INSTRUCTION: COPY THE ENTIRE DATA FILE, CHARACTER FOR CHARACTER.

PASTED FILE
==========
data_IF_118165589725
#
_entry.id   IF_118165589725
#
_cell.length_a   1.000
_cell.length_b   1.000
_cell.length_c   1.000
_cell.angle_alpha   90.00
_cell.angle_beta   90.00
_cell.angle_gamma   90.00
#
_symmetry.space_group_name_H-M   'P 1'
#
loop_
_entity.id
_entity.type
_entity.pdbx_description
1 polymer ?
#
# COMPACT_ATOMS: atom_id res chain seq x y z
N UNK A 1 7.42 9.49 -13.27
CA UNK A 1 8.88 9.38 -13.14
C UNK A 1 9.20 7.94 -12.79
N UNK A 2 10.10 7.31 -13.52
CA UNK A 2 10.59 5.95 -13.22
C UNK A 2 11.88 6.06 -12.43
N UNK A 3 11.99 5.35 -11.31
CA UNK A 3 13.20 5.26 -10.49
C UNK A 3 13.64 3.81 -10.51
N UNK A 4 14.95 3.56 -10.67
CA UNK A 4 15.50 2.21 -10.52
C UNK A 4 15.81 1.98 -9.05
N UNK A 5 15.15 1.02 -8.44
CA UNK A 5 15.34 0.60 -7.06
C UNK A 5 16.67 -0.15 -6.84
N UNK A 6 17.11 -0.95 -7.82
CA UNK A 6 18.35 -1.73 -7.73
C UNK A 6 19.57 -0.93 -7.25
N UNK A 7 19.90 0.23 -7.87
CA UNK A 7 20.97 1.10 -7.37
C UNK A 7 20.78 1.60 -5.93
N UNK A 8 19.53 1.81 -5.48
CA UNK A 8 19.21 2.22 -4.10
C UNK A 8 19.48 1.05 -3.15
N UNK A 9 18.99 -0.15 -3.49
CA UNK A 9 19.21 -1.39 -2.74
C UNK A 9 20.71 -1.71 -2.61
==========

data_IF_118165589725
#
_entry.id   IF_118165589725
#
_cell.length_a   1.000
_cell.length_b   1.000
_cell.length_c   1.000
_cell.angle_alpha   90.00
_cell.angle_beta   90.00
_cell.angle_gamma   90.00
#
_symmetry.space_group_name_H-M   'P 1'
#
loop_
_entity.id
_entity.type
_entity.pdbx_description
1 polymer ?
#
# COMPACT_ATOMS: atom_id res chain seq x y z
N UNK A 1 7.42 9.49 -13.27
CA UNK A 1 8.88 9.38 -13.14
C UNK A 1 9.20 7.94 -12.79
N UNK A 2 10.10 7.31 -13.52
CA UNK A 2 10.59 5.95 -13.22
C UNK A 2 11.88 6.06 -12.43
N UNK A 3 11.99 5.35 -11.31
CA UNK A 3 13.20 5.26 -10.49
C UNK A 3 13.64 3.81 -10.51
N UNK A 4 14.95 3.56 -10.67
CA UNK A 4 15.50 2.21 -10.52
C UNK A 4 15.81 1.98 -9.05
N UNK A 5 15.15 1.02 -8.44
CA UNK A 5 15.34 0.60 -7.06
C UNK A 5 16.67 -0.15 -6.84
N UNK A 6 17.11 -0.95 -7.82
CA UNK A 6 18.35 -1.73 -7.73
C UNK A 6 19.57 -0.93 -7.25
N UNK A 7 19.90 0.23 -7.87
CA UNK A 7 20.97 1.10 -7.37
C UNK A 7 20.78 1.60 -5.93
N UNK A 8 19.53 1.81 -5.48
CA UNK A 8 19.21 2.22 -4.10
C UNK A 8 19.48 1.05 -3.15
N UNK A 9 18.99 -0.15 -3.49
CA UNK A 9 19.21 -1.39 -2.74
C UNK A 9 20.71 -1.71 -2.61